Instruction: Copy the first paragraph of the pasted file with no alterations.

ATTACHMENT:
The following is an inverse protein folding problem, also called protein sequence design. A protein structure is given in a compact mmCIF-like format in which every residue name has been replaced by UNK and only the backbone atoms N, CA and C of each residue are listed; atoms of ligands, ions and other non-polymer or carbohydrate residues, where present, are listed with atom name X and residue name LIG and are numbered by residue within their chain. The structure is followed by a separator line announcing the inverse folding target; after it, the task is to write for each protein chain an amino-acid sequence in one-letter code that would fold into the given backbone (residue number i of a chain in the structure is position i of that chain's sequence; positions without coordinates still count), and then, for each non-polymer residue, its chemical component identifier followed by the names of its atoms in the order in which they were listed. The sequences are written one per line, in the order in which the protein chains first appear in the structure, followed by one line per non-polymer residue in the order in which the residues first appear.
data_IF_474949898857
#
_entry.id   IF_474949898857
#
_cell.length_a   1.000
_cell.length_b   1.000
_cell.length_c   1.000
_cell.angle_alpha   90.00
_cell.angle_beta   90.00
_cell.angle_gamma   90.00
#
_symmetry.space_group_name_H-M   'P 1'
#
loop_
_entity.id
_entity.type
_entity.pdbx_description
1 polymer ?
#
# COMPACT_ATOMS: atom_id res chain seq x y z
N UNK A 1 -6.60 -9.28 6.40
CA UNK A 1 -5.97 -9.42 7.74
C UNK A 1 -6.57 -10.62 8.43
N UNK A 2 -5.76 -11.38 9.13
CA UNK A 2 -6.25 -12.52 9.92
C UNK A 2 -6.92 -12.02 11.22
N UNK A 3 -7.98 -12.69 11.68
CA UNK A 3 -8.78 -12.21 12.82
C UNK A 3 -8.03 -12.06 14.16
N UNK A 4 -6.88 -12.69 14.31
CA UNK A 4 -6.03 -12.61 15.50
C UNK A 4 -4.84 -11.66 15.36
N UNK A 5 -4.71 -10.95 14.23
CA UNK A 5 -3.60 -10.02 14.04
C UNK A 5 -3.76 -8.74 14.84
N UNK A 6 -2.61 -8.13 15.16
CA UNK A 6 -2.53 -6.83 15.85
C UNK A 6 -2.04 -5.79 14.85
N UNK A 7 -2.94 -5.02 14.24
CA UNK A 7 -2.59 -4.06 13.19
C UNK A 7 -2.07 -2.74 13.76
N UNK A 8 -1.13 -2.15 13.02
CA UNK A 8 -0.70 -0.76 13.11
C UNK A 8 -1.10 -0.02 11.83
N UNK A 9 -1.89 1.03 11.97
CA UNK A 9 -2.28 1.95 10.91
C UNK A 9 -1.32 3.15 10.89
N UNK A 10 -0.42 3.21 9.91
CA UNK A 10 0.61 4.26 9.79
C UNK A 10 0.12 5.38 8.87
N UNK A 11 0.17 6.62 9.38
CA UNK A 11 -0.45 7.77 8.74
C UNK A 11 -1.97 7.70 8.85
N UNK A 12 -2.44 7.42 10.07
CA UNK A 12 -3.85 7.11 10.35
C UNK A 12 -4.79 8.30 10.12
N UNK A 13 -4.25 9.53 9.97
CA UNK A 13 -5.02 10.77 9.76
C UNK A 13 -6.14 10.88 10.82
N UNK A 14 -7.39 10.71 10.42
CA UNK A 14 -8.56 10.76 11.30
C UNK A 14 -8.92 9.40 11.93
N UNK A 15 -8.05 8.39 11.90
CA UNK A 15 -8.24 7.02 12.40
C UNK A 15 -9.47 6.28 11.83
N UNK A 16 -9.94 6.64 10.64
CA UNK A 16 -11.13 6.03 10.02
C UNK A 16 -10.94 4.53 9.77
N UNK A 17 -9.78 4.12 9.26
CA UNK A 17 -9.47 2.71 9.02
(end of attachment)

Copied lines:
The following is an inverse protein folding problem, also called protein sequence design. A protein structure is given in a compact mmCIF-like format in which every residue name has been replaced by UNK and only the backbone atoms N, CA and C of each residue are listed; atoms of ligands, ions and other non-polymer or carbohydrate residues, where present, are listed with atom name X and residue name LIG and are numbered by residue within their chain. The structure is followed by a separator line announcing the inverse folding target; after it, the task is to write for each protein chain an amino-acid sequence in one-letter code that would fold into the given backbone (residue number i of a chain in the structure is position i of that chain's sequence; positions without coordinates still count), and then, for each non-polymer residue, its chemical component identifier followed by the names of its atoms in the order in which they were listed. The sequences are written one per line, in the order in which the protein chains first appear in the structure, followed by one line per non-polymer residue in the order in which the residues first appear.